In Context: Looking at the Arteza Watercolor Book Part 8

June 26, 2019
A 9 x 12 inch page from the Arteza Watercolor Book I’m testing. Sakura Pigma Professional Brush Pen FB and watercolor.

Again I didn’t write anything on this journal page, so it’s a bit weird for “In Context” but it’s one more in my series of mini review comments on the Arteza Watercolor Book.

What I enjoyed on this spread was the manner in which I could get some delicate wash techniques. I was using a large mop brush (which I’ve discussed in other blog posts).

What you might not enjoy from this paper is was the way that the paper buckled when wet. I’m including this image in my series because it clearly shows the issues with buckling.

I get a lot of questions from blog readers. A huge percentage of those questions involve the search for a watercolor sketchbook whose pages don’t buckle when wet.

The reality is that all watercolor paper, all paper, buckles a bit or a lot, when wet, depending on what type of paper it is what weight it is, what sizing is used on it. So unless you are going to work on loose sheets you tape to a board in the traditional watercolor fashion your paper is going to buckle. (One exception I know of is Strathmore Aquarius II which has synthetic fibers which help the lightweight watercolor paper resist buckling.)

I wrote about this earlier in my series—or I was just talking to my students about this? It all melds together because it seems that I’m always being asked about this.

In this detail callouts point out buckling and other points of interest discussed in the post’s text.

Here’s the scoop for people who don’t already know this—paper is made up of fibers which swell when they get wet because they absorb the water applied to them. This swelling distorts the paper because the fibers are no longer in the alignment they dried in when the paper was made. This results in buckling.

If you tape the paper before it gets wet it will dry flat as the moisture leaves the paper through evaporation.

How much or how little a paper buckles depends on a lot of factors—the absorbency of the fiber(s) used to make the paper is key. Also key is the sizing put into and onto the paper to keep ink, pigment, and water from penetrating the paper. Watercolor papers typically have sizing (external and/or internal) which keep the papers from absorbing the pigment right away. They actually keep the water and pigment floating on the paper longer so that you can move your wash about with your brush. And by doing this the pigments settle on the paper as the water dries and sparkle. They don’t sink into the paper and become dull.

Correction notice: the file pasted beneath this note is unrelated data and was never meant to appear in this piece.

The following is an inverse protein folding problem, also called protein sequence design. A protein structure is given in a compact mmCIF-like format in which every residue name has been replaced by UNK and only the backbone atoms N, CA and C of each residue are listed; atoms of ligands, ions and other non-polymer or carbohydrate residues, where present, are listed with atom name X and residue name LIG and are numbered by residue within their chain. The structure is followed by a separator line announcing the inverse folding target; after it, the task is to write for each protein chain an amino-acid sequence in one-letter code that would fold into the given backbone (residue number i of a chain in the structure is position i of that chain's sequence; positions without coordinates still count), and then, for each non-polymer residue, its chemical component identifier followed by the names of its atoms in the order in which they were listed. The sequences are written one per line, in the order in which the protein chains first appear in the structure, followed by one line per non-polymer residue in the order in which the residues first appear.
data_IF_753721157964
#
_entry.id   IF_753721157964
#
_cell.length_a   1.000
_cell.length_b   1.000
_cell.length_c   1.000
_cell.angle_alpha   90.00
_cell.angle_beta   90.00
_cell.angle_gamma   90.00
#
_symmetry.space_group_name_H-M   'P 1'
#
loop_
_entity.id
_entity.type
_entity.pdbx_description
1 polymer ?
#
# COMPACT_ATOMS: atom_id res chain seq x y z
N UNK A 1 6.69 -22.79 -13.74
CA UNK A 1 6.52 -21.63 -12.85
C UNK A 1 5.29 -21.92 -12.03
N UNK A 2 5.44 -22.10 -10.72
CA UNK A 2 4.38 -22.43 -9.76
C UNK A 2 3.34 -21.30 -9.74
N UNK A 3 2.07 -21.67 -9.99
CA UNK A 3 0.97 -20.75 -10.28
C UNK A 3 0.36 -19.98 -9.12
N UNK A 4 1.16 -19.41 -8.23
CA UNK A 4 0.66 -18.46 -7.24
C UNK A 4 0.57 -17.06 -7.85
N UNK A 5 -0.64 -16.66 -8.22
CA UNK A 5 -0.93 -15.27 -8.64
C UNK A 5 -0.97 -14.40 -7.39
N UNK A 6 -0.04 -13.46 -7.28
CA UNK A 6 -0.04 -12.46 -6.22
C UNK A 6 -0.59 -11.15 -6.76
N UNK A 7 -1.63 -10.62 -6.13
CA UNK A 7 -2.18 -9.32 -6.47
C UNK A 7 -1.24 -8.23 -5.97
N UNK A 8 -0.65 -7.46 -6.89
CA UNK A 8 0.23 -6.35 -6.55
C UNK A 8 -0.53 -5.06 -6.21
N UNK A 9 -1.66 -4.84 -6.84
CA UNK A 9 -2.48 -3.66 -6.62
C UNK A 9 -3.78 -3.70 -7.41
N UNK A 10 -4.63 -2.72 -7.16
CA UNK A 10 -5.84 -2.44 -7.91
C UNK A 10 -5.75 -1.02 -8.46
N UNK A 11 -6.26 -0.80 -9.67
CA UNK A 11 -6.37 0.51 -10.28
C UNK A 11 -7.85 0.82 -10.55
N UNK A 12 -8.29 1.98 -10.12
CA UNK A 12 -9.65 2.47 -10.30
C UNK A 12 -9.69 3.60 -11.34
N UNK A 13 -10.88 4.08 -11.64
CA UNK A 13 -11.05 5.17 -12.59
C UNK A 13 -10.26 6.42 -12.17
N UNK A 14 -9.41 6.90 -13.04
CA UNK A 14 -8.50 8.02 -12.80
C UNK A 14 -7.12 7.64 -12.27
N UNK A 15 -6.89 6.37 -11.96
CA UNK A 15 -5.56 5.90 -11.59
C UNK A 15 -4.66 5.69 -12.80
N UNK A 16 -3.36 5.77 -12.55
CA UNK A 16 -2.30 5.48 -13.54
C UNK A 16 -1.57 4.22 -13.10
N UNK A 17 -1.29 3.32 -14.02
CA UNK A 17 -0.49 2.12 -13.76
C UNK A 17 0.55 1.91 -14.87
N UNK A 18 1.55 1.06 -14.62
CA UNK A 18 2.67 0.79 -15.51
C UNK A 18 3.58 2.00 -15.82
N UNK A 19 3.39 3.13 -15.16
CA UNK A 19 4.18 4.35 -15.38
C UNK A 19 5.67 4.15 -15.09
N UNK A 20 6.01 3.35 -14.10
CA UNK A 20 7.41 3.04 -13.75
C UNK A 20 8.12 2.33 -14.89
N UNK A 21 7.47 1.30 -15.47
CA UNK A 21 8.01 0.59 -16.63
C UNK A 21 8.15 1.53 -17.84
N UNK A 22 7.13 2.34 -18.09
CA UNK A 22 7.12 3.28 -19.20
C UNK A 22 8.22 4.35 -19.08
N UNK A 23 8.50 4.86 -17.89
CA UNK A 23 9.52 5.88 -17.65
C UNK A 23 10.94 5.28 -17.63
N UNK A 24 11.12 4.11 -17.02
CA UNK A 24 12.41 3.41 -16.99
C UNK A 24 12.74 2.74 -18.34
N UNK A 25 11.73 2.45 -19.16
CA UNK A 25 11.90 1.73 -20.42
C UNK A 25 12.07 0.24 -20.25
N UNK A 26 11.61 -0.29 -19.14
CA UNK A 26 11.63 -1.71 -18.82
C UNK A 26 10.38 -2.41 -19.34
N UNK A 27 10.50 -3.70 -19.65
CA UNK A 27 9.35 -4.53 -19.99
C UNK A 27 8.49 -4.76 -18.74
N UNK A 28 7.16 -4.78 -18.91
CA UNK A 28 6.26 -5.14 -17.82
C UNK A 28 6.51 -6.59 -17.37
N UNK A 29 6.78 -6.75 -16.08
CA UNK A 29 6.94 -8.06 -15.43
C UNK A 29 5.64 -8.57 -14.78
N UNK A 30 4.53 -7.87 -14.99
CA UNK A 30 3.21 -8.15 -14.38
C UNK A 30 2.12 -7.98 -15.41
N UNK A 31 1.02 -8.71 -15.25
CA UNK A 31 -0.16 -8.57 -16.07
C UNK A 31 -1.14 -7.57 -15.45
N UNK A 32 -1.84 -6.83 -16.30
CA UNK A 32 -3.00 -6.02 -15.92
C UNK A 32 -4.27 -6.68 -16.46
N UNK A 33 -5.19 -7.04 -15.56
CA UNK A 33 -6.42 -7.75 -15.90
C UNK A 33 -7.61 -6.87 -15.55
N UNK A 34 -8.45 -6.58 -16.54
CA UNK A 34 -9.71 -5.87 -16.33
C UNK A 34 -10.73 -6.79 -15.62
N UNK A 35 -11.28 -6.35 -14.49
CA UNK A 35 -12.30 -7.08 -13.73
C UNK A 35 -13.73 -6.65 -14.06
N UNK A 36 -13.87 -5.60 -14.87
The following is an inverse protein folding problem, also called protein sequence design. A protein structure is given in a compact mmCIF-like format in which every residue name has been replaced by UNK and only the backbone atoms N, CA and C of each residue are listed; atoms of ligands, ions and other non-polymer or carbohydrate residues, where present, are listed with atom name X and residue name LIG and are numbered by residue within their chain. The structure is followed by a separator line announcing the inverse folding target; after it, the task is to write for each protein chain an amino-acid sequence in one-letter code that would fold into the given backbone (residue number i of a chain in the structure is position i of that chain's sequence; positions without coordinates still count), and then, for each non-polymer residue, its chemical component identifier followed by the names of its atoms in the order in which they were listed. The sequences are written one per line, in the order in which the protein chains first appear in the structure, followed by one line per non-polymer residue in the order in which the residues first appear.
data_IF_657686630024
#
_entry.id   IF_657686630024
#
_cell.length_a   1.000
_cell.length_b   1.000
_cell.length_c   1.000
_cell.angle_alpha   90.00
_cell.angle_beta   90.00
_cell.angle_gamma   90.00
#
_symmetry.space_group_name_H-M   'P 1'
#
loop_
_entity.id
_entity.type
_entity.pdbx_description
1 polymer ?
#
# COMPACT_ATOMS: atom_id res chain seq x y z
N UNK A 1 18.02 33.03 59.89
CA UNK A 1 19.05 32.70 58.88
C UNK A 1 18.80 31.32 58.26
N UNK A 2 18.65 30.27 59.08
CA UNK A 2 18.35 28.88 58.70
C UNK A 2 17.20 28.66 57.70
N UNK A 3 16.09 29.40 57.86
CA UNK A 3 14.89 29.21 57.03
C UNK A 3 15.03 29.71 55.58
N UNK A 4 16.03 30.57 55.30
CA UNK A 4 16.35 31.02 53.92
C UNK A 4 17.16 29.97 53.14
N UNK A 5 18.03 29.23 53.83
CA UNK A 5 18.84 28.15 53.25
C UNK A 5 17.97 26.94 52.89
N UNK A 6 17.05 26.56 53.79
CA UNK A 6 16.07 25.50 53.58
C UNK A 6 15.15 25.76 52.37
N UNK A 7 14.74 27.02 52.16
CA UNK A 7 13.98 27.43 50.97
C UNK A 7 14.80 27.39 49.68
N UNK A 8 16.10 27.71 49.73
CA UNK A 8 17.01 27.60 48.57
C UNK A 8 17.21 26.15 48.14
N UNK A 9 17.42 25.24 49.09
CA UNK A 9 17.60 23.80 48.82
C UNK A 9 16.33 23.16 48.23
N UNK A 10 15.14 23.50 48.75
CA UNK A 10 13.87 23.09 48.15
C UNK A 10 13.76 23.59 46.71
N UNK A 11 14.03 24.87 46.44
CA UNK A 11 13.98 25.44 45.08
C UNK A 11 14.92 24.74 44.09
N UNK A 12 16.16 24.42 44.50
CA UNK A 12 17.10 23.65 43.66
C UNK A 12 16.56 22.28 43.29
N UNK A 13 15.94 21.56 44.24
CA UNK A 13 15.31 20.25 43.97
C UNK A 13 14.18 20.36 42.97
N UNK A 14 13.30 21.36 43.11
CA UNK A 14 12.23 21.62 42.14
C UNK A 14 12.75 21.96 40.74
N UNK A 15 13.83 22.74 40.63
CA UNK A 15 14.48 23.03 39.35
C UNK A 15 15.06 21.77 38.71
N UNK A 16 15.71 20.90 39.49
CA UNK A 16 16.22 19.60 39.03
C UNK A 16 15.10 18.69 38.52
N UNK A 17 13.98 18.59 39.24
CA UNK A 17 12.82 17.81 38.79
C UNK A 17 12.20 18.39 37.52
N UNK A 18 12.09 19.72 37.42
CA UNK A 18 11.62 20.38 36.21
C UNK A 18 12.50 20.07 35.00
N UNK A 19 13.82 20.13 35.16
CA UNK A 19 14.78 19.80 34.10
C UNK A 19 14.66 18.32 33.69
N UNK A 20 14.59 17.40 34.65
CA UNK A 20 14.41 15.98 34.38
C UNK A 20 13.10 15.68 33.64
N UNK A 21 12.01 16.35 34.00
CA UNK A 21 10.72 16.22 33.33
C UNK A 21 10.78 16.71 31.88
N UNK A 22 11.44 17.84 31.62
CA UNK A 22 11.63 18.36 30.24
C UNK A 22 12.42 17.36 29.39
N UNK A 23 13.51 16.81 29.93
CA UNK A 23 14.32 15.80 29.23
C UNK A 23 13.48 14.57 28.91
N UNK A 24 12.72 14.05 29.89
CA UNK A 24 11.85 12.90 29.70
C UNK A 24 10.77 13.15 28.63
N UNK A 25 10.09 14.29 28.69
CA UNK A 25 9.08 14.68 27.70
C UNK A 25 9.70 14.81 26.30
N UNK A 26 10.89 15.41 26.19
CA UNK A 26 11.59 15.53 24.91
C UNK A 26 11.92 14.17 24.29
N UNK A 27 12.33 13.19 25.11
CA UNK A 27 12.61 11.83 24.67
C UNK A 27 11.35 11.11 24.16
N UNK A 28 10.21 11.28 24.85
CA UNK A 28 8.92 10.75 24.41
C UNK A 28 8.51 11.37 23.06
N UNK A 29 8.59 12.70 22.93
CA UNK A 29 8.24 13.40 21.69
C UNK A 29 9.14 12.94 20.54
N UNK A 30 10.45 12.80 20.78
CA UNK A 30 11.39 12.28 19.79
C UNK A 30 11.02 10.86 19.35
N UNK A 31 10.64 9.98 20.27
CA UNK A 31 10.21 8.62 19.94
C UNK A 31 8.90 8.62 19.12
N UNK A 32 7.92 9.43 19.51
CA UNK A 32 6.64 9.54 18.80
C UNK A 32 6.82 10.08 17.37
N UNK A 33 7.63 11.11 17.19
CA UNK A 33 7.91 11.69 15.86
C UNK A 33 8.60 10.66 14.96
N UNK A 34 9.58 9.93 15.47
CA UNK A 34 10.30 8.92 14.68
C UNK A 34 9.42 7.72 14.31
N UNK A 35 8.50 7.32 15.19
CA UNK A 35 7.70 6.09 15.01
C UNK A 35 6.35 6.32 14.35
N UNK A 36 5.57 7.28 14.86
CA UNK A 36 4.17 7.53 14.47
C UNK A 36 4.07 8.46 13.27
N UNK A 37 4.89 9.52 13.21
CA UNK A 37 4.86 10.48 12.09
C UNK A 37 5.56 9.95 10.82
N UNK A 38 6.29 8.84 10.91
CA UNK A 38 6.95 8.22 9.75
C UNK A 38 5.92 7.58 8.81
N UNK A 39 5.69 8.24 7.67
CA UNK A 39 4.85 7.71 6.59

(For instance I love painting on printmaking paper but they are sized to work with press inks. When you paint on printmaking paper the washes resist movement even when urged by your brush. And the pigments tend to sink in a bit more. I still love to paint on printmaking paper like Stonehenge Drawing and Printmaking paper, but compared to a watercolor on watercolor paper the pigment on the Stonehenge Drawing and Printmaking paper will look a little more dull. You can use my blog’s search engine to find Stonehenge Drawing and Printmaking paper pages. Search simply for Stonehenge and then ignore any references to Stonehenge Aqua. When I started the blog Aqua didn’t exist and that’s not the paper I’m writing about in this paragraph; but there was no need back then to make a distinction and add the full Drawing and Printmaking to the Stonehenge name.)

In the detail image you’ll see at callouts A, B, and C the paper has buckled. You know this because in the scan the paper buckling has cast a shadow. I point this out because for many people getting a perfectly flat scan is important. I’m one of those people too. It seems I don’t mind paper buckling when I paint on it but I like it to scan flat.  This page was weighted during the scan and even that didn’t flatten it out. Just be aware of this if that matters to you.

At E and D you see me teasing out pigment from my wash edges. I point this out because they might look like shadows as the pigments are in the brown/gray range. But they are actually something I want to have show up on the image. The fact that I can’t get the sheet flat even when I weight it means that these areas where I am working delicately can loose any impact I wanted them to have.

Just more stuff to keep in mind about this paper when matching it to how you like to work.

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